REIT Capital Structure Choices: Preparation Matters
Real Estate Economics, Forthcoming
Posted: 6 Feb 2016 Last revised: 26 Aug 2016
Date Written: February 29, 2016
Sun, Titman, and Twite (2015) find that risky capital structure characteristics, such as high leverage, high share of debt due in the near future and high share of variable-rate debt, significantly reduce the cumulative total returns of US REITs over the 2007-2009 financial crisis. In this paper we show that preparing ahead of the crisis significantly influenced the cumulative return over the crisis period even when controlling for the levels at the start of the crisis. Specifically, we document that REITs which reduced leverage and increased maturity prior to the crisis fared better during the crisis. For instance, one standard deviation reduction in leverage generated five percent higher cumulative return during the crisis. We further find that US REITs with the highest capital structure risk (high leverage and short maturities) were more likely to take precautions by reducing leverage and extending maturity. This effect is especially large for REITs with strong governance. We also document that none of our findings hold for European REITs. This suggests that since European firms did not experience or observe the levels of market excess that occurred in the US before the crisis, whether they took precautions or not had no impact on their returns during the crisis.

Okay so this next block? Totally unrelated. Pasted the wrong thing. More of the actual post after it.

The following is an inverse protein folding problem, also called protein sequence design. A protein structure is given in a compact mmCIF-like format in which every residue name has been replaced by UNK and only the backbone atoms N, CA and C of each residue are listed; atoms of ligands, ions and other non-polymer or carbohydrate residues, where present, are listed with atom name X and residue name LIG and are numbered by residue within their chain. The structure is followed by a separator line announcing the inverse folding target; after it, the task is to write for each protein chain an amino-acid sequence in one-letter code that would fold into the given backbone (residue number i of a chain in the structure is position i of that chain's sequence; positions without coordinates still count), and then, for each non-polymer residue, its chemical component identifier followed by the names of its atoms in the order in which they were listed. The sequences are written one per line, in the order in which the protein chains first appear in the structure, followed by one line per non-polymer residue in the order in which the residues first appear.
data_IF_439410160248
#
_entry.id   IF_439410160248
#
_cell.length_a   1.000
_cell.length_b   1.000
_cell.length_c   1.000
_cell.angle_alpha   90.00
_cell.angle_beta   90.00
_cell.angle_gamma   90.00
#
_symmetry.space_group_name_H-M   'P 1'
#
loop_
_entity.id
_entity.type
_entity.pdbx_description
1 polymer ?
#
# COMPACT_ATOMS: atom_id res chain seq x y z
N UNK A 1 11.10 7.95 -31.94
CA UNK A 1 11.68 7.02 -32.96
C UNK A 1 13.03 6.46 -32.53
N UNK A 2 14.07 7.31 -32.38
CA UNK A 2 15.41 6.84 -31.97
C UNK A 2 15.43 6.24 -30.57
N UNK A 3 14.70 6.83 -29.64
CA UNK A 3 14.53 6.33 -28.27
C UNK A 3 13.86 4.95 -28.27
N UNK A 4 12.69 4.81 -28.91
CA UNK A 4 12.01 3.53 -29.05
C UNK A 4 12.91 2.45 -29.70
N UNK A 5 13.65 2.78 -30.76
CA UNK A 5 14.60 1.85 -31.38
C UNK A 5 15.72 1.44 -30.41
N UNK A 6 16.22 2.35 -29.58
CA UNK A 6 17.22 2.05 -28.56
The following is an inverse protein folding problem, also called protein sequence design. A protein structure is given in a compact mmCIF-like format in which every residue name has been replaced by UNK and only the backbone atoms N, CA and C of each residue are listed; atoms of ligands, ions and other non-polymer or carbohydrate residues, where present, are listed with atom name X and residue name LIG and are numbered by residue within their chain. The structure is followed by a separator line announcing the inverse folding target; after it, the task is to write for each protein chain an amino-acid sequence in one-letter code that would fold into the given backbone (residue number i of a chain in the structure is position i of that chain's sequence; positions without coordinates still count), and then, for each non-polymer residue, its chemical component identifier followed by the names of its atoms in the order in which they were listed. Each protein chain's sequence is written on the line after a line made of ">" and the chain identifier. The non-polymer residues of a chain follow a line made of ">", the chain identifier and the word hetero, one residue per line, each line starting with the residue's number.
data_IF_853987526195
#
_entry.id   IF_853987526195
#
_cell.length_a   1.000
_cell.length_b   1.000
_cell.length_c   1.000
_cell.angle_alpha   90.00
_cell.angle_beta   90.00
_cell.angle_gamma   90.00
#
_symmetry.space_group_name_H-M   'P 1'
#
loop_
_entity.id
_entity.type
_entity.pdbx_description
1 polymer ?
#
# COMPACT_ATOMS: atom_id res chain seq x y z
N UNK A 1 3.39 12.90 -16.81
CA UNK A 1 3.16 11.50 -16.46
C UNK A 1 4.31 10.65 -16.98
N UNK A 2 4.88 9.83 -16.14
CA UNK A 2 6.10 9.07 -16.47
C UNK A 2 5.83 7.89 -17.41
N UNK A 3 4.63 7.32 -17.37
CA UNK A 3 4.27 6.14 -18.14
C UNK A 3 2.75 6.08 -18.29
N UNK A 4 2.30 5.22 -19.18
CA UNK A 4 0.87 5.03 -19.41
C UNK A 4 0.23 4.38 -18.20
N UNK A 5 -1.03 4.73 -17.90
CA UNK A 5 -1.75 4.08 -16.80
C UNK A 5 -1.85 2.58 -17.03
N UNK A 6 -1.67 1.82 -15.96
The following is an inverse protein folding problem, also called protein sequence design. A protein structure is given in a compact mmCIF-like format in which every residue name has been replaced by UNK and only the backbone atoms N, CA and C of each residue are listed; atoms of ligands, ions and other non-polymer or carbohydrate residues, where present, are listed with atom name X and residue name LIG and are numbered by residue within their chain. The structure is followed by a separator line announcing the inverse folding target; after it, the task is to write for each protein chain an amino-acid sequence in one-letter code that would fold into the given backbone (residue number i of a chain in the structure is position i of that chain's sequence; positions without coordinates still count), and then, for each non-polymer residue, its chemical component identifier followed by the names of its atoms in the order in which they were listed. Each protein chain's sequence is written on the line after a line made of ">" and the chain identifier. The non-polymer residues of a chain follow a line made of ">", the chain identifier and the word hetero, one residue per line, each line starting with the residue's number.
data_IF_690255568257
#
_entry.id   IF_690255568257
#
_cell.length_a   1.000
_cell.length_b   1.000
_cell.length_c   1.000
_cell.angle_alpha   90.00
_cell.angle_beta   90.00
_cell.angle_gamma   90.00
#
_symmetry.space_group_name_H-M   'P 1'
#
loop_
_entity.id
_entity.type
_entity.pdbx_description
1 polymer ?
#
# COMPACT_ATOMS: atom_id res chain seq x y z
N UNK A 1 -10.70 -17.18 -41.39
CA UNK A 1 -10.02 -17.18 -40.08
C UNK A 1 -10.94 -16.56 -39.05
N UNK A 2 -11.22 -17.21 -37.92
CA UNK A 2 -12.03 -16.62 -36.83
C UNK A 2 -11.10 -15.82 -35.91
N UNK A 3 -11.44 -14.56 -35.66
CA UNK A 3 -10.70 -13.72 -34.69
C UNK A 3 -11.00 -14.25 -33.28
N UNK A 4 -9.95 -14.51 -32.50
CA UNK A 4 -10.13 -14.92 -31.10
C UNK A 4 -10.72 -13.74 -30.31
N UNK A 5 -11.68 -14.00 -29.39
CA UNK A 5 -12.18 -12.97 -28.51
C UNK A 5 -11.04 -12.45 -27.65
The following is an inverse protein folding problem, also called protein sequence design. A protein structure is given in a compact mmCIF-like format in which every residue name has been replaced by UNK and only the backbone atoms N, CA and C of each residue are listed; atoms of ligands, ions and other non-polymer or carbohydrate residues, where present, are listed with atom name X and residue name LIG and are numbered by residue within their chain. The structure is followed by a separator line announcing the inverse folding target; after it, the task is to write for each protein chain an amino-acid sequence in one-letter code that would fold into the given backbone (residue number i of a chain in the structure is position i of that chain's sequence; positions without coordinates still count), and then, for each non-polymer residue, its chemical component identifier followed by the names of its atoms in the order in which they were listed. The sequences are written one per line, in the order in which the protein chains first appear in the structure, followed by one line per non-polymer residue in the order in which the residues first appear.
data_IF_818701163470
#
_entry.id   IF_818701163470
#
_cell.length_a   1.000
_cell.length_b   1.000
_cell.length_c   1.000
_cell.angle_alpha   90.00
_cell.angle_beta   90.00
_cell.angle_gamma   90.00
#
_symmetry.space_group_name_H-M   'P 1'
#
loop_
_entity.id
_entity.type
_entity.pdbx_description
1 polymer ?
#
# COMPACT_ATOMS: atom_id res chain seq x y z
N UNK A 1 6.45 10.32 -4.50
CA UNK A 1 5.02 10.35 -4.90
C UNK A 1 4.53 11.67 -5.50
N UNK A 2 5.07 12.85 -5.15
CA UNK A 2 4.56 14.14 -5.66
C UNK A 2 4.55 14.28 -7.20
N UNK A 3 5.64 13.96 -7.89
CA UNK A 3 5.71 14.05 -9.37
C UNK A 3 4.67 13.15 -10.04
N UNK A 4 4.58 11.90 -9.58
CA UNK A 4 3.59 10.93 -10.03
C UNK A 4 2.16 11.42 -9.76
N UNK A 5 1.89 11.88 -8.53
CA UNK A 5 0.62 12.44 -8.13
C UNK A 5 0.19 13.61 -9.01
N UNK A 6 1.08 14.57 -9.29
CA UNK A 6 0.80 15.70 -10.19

Keywords: Real estate investment; leverage; financial crisis
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